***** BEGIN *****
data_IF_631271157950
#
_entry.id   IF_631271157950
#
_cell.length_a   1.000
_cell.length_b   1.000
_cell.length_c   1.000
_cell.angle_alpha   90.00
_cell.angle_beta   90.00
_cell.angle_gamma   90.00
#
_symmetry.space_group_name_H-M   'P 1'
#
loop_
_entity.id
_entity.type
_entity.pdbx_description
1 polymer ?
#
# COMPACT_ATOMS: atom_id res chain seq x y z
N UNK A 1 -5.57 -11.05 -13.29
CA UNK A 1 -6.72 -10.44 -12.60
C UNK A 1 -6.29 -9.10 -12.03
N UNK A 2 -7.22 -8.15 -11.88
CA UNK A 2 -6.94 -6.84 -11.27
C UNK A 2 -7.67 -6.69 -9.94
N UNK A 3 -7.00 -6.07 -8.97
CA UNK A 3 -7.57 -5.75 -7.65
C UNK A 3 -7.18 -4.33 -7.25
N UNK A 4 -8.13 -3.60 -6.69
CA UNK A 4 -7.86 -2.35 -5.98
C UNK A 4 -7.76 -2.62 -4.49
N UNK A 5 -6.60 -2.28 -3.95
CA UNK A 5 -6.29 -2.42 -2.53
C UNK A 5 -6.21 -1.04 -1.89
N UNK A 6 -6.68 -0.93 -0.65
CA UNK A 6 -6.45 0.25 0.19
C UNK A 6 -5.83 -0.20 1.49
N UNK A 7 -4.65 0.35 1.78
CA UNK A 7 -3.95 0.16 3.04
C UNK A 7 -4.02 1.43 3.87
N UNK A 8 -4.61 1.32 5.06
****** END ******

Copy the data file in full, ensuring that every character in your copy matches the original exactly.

data_IF_631271157950
#
_entry.id   IF_631271157950
#
_cell.length_a   1.000
_cell.length_b   1.000
_cell.length_c   1.000
_cell.angle_alpha   90.00
_cell.angle_beta   90.00
_cell.angle_gamma   90.00
#
_symmetry.space_group_name_H-M   'P 1'
#
loop_
_entity.id
_entity.type
_entity.pdbx_description
1 polymer ?
#
# COMPACT_ATOMS: atom_id res chain seq x y z
N UNK A 1 -5.57 -11.05 -13.29
CA UNK A 1 -6.72 -10.44 -12.60
C UNK A 1 -6.29 -9.10 -12.03
N UNK A 2 -7.22 -8.15 -11.88
CA UNK A 2 -6.94 -6.84 -11.27
C UNK A 2 -7.67 -6.69 -9.94
N UNK A 3 -7.00 -6.07 -8.97
CA UNK A 3 -7.57 -5.75 -7.65
C UNK A 3 -7.18 -4.33 -7.25
N UNK A 4 -8.13 -3.60 -6.69
CA UNK A 4 -7.86 -2.35 -5.98
C UNK A 4 -7.76 -2.62 -4.49
N UNK A 5 -6.60 -2.28 -3.95
CA UNK A 5 -6.29 -2.42 -2.53
C UNK A 5 -6.21 -1.04 -1.89
N UNK A 6 -6.68 -0.93 -0.65
CA UNK A 6 -6.45 0.25 0.19
C UNK A 6 -5.83 -0.20 1.49
N UNK A 7 -4.65 0.35 1.78
CA UNK A 7 -3.95 0.16 3.04
C UNK A 7 -4.02 1.43 3.87
N UNK A 8 -4.61 1.32 5.06